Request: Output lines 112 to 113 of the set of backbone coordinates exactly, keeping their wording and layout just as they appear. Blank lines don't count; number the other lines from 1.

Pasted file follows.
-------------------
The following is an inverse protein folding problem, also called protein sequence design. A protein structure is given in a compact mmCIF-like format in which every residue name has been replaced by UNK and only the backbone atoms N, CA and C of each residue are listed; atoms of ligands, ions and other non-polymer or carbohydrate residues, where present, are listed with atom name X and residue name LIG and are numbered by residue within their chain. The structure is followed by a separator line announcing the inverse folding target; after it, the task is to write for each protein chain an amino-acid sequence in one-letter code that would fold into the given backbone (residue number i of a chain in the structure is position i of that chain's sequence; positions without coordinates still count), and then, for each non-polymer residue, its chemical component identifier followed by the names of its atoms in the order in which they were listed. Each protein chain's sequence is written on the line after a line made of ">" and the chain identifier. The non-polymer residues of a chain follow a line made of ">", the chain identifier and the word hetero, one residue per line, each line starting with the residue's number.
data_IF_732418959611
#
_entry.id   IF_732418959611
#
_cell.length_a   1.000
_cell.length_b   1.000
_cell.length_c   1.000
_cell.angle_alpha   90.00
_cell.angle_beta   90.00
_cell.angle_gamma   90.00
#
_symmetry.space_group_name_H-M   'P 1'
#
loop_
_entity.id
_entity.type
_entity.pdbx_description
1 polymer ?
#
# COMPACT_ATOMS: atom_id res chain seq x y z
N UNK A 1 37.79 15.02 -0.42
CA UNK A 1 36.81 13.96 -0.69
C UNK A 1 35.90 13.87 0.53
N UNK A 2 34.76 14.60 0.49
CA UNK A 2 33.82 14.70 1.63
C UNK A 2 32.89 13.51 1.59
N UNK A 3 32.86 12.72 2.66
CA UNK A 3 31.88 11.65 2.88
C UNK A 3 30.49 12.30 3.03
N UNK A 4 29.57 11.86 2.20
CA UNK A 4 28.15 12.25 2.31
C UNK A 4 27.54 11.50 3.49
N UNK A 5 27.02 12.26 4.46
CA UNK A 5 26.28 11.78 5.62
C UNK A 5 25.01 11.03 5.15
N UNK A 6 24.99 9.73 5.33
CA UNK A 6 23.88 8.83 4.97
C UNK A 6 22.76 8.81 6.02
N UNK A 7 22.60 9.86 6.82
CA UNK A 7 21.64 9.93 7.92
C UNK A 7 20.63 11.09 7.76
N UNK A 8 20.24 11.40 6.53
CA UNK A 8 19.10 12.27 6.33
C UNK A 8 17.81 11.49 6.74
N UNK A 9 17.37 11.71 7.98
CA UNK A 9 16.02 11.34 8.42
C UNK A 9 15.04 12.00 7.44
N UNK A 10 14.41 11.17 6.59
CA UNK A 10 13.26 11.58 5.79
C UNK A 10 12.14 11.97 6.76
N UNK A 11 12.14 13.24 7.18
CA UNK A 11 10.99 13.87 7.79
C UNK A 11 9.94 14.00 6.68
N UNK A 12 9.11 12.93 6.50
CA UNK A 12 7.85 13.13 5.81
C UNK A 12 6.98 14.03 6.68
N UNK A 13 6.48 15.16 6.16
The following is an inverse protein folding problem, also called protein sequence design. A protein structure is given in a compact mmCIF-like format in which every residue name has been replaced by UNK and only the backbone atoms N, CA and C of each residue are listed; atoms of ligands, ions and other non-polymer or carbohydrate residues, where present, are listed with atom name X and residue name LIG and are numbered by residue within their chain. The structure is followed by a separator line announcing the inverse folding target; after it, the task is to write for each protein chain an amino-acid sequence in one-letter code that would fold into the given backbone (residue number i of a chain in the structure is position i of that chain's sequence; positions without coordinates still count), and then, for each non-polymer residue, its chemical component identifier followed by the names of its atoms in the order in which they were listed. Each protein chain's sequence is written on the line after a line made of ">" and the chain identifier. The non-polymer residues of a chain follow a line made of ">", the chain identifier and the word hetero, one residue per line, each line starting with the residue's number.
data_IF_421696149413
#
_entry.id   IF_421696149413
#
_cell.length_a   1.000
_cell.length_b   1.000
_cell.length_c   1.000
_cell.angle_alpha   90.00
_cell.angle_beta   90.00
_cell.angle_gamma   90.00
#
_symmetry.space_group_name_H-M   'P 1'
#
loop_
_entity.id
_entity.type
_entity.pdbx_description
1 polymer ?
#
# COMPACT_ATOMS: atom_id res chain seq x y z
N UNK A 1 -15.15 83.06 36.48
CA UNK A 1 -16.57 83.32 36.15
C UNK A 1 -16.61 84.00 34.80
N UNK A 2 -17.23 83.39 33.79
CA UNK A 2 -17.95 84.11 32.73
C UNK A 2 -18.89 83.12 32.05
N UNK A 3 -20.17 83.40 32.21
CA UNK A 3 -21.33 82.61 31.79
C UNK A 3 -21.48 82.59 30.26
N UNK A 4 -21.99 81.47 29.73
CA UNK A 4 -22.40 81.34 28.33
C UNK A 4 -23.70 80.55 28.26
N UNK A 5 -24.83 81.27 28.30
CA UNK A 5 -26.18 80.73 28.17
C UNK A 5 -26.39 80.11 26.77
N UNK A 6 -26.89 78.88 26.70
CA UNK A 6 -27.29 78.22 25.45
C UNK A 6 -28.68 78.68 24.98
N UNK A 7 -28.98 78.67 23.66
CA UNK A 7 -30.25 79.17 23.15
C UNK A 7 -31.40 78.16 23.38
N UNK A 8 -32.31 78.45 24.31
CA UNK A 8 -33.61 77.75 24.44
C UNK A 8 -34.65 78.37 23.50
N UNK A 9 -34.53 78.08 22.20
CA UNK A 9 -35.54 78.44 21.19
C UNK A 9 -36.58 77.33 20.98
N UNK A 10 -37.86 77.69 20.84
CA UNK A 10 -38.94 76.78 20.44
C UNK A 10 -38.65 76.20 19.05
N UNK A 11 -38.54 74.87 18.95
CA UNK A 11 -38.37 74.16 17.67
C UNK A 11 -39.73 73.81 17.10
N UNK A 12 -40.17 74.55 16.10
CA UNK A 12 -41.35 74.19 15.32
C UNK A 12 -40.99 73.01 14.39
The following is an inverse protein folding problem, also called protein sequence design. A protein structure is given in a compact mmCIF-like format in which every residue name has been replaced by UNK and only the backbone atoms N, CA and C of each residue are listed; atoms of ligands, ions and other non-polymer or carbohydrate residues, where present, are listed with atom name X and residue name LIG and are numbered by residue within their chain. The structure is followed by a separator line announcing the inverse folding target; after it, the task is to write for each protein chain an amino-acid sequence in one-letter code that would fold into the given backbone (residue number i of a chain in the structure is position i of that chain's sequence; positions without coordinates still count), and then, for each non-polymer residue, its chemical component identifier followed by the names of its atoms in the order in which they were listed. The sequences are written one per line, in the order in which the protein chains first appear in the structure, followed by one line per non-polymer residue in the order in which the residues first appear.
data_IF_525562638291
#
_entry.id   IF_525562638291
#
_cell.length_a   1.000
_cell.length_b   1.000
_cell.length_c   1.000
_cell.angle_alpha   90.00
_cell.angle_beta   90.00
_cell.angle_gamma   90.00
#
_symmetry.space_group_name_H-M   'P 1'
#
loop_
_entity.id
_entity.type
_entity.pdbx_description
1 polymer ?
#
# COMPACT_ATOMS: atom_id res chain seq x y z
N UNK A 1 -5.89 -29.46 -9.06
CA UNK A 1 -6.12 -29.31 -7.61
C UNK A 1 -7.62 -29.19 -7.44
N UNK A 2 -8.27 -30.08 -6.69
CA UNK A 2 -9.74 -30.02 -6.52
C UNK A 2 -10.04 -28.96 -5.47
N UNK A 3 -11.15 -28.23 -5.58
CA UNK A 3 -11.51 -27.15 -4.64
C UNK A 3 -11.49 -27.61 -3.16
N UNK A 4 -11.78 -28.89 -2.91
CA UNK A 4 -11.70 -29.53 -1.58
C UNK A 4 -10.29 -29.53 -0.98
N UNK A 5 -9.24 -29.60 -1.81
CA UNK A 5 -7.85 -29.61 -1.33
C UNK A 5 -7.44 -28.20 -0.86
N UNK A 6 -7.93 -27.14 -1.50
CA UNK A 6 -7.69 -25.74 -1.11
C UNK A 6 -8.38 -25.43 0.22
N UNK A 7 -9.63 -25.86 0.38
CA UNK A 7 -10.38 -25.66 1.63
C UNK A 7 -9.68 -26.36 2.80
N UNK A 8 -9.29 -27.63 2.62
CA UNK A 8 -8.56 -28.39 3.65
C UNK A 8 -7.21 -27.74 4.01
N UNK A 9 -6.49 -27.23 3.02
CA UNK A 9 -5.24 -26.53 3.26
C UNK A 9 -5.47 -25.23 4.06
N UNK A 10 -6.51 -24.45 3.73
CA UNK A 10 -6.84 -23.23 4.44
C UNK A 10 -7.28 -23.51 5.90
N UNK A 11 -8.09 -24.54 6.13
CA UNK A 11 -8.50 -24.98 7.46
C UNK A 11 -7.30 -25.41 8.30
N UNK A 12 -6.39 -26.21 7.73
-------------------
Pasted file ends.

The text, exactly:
C UNK A 11 -39.73 73.81 17.10
N UNK A 12 -40.17 74.55 16.10